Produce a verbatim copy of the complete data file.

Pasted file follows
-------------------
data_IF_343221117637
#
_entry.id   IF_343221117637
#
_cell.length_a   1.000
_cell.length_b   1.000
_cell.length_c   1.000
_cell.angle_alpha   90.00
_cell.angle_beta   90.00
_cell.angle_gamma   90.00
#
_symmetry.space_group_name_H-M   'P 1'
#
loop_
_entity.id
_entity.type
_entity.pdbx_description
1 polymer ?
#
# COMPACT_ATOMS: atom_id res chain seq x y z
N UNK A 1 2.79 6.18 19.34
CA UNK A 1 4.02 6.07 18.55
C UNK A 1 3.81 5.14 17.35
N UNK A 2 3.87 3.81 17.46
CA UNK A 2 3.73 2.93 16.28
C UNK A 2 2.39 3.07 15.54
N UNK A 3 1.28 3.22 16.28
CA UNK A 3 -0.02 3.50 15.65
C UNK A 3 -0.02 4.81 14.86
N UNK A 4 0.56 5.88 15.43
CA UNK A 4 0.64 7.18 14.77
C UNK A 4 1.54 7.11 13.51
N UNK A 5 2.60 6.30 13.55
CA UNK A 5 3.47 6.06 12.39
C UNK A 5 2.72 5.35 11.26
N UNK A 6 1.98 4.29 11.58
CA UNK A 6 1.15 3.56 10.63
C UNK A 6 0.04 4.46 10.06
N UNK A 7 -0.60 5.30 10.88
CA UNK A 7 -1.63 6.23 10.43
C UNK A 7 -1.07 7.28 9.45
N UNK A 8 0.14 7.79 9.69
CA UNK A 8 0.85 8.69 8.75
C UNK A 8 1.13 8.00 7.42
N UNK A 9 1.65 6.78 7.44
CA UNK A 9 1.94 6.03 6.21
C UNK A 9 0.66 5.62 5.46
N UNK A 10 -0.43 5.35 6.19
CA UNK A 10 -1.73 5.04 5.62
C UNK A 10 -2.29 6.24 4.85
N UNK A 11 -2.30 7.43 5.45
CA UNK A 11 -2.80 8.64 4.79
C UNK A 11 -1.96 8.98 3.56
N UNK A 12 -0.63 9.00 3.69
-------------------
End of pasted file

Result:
data_IF_343221117637
#
_entry.id   IF_343221117637
#
_cell.length_a   1.000
_cell.length_b   1.000
_cell.length_c   1.000
_cell.angle_alpha   90.00
_cell.angle_beta   90.00
_cell.angle_gamma   90.00
#
_symmetry.space_group_name_H-M   'P 1'
#
loop_
_entity.id
_entity.type
_entity.pdbx_description
1 polymer ?
#
# COMPACT_ATOMS: atom_id res chain seq x y z
N UNK A 1 2.79 6.18 19.34
CA UNK A 1 4.02 6.07 18.55
C UNK A 1 3.81 5.14 17.35
N UNK A 2 3.87 3.81 17.46
CA UNK A 2 3.73 2.93 16.28
C UNK A 2 2.39 3.07 15.54
N UNK A 3 1.28 3.22 16.28
CA UNK A 3 -0.02 3.50 15.65
C UNK A 3 -0.02 4.81 14.86
N UNK A 4 0.56 5.88 15.43
CA UNK A 4 0.64 7.18 14.77
C UNK A 4 1.54 7.11 13.51
N UNK A 5 2.60 6.30 13.55
CA UNK A 5 3.47 6.06 12.39
C UNK A 5 2.72 5.35 11.26
N UNK A 6 1.98 4.29 11.58
CA UNK A 6 1.15 3.56 10.63
C UNK A 6 0.04 4.46 10.06
N UNK A 7 -0.60 5.30 10.88
CA UNK A 7 -1.63 6.23 10.43
C UNK A 7 -1.07 7.28 9.45
N UNK A 8 0.14 7.79 9.69
CA UNK A 8 0.85 8.69 8.75
C UNK A 8 1.13 8.00 7.42
N UNK A 9 1.65 6.78 7.44
CA UNK A 9 1.94 6.03 6.21
C UNK A 9 0.66 5.62 5.46
N UNK A 10 -0.43 5.35 6.19
CA UNK A 10 -1.73 5.04 5.62
C UNK A 10 -2.29 6.24 4.85
N UNK A 11 -2.30 7.43 5.45
CA UNK A 11 -2.80 8.64 4.79
C UNK A 11 -1.96 8.98 3.56
N UNK A 12 -0.63 9.00 3.69